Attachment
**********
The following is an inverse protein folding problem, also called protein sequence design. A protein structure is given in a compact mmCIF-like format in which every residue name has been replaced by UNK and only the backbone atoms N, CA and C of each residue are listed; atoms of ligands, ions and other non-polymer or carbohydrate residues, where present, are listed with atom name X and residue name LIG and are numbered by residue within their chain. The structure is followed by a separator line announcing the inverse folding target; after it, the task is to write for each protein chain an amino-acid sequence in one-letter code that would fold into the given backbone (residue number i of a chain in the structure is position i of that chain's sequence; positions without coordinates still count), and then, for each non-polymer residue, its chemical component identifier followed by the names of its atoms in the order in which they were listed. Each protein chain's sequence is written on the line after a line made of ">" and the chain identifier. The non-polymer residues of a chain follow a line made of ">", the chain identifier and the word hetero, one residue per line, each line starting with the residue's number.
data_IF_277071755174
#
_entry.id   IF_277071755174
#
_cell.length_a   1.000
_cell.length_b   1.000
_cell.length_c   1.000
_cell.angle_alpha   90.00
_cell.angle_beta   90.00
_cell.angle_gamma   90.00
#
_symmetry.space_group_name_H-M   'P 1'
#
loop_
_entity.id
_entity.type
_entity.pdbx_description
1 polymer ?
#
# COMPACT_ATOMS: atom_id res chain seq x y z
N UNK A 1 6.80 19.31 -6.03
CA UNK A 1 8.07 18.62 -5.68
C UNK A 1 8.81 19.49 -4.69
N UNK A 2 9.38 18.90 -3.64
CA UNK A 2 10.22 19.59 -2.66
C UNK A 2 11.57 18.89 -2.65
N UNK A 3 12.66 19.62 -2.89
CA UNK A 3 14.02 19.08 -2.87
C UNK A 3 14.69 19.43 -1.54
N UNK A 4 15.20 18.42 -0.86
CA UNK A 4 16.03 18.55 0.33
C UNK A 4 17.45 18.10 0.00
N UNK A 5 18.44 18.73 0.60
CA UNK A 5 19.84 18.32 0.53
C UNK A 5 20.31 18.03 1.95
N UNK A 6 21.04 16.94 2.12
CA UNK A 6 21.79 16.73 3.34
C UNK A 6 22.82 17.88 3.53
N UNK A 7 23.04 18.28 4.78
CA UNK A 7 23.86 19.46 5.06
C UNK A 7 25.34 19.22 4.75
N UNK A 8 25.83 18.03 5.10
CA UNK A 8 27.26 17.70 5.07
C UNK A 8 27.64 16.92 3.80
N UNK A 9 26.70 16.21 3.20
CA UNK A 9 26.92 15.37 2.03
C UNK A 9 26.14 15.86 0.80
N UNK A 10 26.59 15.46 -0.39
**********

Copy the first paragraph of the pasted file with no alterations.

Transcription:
The following is an inverse protein folding problem, also called protein sequence design. A protein structure is given in a compact mmCIF-like format in which every residue name has been replaced by UNK and only the backbone atoms N, CA and C of each residue are listed; atoms of ligands, ions and other non-polymer or carbohydrate residues, where present, are listed with atom name X and residue name LIG and are numbered by residue within their chain. The structure is followed by a separator line announcing the inverse folding target; after it, the task is to write for each protein chain an amino-acid sequence in one-letter code that would fold into the given backbone (residue number i of a chain in the structure is position i of that chain's sequence; positions without coordinates still count), and then, for each non-polymer residue, its chemical component identifier followed by the names of its atoms in the order in which they were listed. Each protein chain's sequence is written on the line after a line made of ">" and the chain identifier. The non-polymer residues of a chain follow a line made of ">", the chain identifier and the word hetero, one residue per line, each line starting with the residue's number.